In the Jane Austen News last week, we mentioned that a Fanny Price vs. Mary Crawford debate would be taking place this week between two Austen-inspired novelists, Kyra Kramer and Lona Manning. The question up for discussion each day this week is different, and given the first two days of debate, there’s at least a week’s-worth of discussions to be had when it comes to Team Mary vs. Team Fanny.
On Monday the question was simply one of whose side are you on and why? Who was the real heroine and moral victor in Mansfield Park?
Kyra was definitely Team Mary:
“Fanny Price was a wet hen with all the vivacity of a damp dishcloth.”
“He [Edmund] spoke to Mary like she was filth, just because she had more mercy on Maria than he did. Even though Mary was willing to sacrifice her own brother’s happiness to save Edmund’s sister from ostracization, based on nothing more than Mary’s warm feelings for the Bertram family, he threw her offer back with excessive rudeness and condemnation.”
While Lona was quick to defend Fanny and retorted that Mary was using Fanny for her own ends:
“Fanny is an audience, not a confidante, for Mary.”
“I would argue that Mary is often insincere.”
Then, on Tuesday the question was – “Was Fanny Price sweetly timid, or a backstabbing brat?”
Lorna argued that Fanny had no choice but to show some reciprocal friendship for Mary, despite not feeling warmly towards her. “Given the difference in their ages, social situations and most importantly, the force of their personalities, how was Fanny going to look Mary Crawford in the eye and say, “no thanks, let’s not be friends”? What ought she have done?”
Kyra on the other hand thought that Fanny had no problem upsetting people’s expectations of her when she wanted to, and for that reason was more backstabbing than timid: “She was pressured by people she respected to wed Henry Crawford, too, but she found the wherewithal to refuse that. Agreeing to write Mary was above and beyond polite return visits, too. Letter writing was a serious business, and the Regency equivalent of pledging friendship (not mere acquaintanceship) between two young, unmarried women. If they had been older, married ladies then letters would have been less of a big deal. Fanny knew she was implying a friendship that simply wasn’t there.”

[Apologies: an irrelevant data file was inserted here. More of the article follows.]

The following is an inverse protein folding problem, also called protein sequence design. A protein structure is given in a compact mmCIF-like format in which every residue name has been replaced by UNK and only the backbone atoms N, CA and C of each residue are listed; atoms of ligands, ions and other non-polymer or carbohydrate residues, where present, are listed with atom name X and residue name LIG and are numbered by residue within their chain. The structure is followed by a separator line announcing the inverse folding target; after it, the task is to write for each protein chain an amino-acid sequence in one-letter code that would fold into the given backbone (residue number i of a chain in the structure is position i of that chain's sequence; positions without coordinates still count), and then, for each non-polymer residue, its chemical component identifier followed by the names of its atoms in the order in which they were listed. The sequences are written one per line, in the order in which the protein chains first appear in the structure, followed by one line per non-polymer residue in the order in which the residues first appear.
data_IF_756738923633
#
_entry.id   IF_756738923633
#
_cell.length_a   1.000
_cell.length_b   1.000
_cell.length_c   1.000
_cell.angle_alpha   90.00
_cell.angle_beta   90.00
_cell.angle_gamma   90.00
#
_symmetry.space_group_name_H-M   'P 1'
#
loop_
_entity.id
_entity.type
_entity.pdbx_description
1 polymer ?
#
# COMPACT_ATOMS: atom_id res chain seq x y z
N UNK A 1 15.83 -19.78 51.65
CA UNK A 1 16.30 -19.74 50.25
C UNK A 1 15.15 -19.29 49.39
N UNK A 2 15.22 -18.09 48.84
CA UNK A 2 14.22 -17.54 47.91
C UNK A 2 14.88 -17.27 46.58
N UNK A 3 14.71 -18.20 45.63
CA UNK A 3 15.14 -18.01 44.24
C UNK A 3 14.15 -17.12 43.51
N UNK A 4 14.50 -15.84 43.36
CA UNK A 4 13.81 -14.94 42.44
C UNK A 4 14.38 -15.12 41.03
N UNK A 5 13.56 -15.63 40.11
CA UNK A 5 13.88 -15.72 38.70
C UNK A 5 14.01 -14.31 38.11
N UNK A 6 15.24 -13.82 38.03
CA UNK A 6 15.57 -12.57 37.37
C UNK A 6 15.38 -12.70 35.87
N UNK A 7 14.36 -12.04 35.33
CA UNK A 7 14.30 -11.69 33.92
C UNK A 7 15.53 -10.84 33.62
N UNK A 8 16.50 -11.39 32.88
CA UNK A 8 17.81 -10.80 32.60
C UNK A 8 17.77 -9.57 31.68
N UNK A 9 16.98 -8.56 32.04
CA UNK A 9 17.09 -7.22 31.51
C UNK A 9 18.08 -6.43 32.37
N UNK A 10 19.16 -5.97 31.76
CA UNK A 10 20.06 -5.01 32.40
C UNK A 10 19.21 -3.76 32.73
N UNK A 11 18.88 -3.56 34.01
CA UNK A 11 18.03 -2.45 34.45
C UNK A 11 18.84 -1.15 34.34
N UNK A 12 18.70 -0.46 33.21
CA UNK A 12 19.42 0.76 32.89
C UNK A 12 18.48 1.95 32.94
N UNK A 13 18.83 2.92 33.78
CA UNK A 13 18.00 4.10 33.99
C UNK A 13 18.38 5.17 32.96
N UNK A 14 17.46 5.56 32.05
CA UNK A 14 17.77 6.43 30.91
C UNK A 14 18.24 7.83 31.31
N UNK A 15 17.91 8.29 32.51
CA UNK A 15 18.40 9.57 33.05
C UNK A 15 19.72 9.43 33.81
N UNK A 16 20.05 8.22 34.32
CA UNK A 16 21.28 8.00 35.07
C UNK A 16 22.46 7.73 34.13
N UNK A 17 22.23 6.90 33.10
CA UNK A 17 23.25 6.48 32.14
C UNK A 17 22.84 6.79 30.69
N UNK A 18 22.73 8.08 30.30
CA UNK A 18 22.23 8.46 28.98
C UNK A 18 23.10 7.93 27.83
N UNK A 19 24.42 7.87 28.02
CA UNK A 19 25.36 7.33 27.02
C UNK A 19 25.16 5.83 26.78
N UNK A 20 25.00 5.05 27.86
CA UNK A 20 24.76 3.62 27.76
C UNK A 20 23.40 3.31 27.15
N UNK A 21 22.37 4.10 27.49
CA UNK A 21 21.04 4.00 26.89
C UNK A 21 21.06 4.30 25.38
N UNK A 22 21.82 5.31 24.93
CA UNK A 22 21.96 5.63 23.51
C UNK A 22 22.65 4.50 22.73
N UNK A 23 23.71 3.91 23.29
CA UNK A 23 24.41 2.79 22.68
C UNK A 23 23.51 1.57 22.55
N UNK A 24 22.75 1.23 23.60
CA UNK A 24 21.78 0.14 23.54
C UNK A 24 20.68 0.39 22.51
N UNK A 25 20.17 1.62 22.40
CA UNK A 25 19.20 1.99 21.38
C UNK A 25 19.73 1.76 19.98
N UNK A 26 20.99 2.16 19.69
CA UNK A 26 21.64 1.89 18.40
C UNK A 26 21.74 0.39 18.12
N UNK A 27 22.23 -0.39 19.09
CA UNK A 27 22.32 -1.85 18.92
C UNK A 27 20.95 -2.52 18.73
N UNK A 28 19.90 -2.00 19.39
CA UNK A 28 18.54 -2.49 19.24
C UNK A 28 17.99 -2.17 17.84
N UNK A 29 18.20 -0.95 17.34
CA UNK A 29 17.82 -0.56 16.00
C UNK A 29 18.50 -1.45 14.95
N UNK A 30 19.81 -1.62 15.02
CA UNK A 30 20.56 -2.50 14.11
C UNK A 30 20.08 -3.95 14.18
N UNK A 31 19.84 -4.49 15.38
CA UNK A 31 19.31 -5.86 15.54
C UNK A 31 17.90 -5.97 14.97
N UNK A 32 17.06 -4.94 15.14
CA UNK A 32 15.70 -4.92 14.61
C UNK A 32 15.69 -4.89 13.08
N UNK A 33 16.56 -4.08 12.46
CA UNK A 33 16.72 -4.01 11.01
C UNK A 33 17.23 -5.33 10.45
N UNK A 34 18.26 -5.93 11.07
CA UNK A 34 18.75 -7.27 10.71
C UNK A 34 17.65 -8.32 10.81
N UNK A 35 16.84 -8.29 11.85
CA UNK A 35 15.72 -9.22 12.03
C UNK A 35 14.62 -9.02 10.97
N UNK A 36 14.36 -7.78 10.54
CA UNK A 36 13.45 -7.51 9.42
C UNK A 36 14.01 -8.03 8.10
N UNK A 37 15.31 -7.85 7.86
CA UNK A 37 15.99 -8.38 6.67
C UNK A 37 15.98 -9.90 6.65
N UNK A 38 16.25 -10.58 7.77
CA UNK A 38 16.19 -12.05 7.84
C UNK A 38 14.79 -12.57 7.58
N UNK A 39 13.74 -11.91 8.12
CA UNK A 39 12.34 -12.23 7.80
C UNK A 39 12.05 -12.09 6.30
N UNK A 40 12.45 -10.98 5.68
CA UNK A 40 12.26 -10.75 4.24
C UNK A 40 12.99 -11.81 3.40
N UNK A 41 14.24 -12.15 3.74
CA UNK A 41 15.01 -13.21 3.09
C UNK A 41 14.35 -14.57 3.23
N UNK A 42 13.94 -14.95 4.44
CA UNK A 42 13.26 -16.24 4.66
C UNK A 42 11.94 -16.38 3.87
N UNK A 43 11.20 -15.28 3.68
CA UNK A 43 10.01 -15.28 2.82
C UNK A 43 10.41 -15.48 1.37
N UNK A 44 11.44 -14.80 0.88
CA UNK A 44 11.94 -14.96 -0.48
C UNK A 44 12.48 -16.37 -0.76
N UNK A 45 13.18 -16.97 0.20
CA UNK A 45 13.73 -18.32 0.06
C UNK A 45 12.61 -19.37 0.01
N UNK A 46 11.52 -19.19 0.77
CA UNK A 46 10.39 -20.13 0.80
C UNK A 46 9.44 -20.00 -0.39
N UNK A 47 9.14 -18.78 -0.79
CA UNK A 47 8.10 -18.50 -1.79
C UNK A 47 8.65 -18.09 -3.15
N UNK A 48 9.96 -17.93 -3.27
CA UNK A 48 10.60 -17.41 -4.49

We’ll be sure to let you know in the next Jane Austen News post how the rest of the week of debates goes.
If you’ve been lucky enough to visit Bath this year then you might have been to the Parade Gardens and seen Bath’s floral tribute to Jane Austen. Well, aside from being a sight to behold and a wonderful way to mark the bicentenary of Jane Austen’s death, it’s also helped to win Bath an award!
It was announced at the South West in Bloom competition that Bath has been given a Gold award in the BID (Business Improvement District) category, but as well as this, Bath has won the Abbis Cup for the best municipal horticultural display for, you guessed it, the Jane Austen 3D bed in the Parade Gardens.
The large floral display has been in bloom all summer and has been a real eye-catching statement. Here’s how it progressed from the metal structure we saw at the start of the summer, through to the finished article – a book with the statement ‘Oh! Who can ever be tired of Bath?’ (a quote from Northanger Abbey), beside a copper quill and ink pot.
Not that it ever went out as such, but in the 90s and 00s it wasn’t so popular as it is now, or as popular as it was in Jane’s time. In Bath in the late 1790s/early 1800s tea was so popular (but so expensive) that the staff of the tea rooms at the Assembly Rooms used to use the tea leaves three times!
However, this week the Jane Austen News came across an article from Verily that confirms what we had been suspecting for a while: we’re loving our tea more than ever. Just look at these statistics:
- Tea is currently a $21 billion industry in the U.S.
- A recent poll found that, for under-thirties, coffee and tea are equally popular beverages.
- 85 percent of Millennials prefer to drink iced tea, which has resulted in a variety of cold tea products being sold.
- Since 1998, high-end restaurants such as the W Hotel in New York City began to train and hire tea sommeliers. Today, other establishments have followed suit by rolling out special tea pairings with their menu.
(Verily’s full run-down on our love of tea can be found here.)
We recently saw Warbutons do a send-up of Pride and Prejudice (with added elements of the film Ghost and Peter Kay’s previous shows thrown in for good measure), and now the latest parody of Pride and Prejudice sees Sophie Monk from Australia’s reality TV show The Bachelorette making eyes at Mr Darcy in doctored footage from the 1995 BBC adaptation. The advert has been released in the run-up to the show’s finale, which is due to air this Thursday.
Even if you don’t watch The Bachelorette, it might give you a good giggle.
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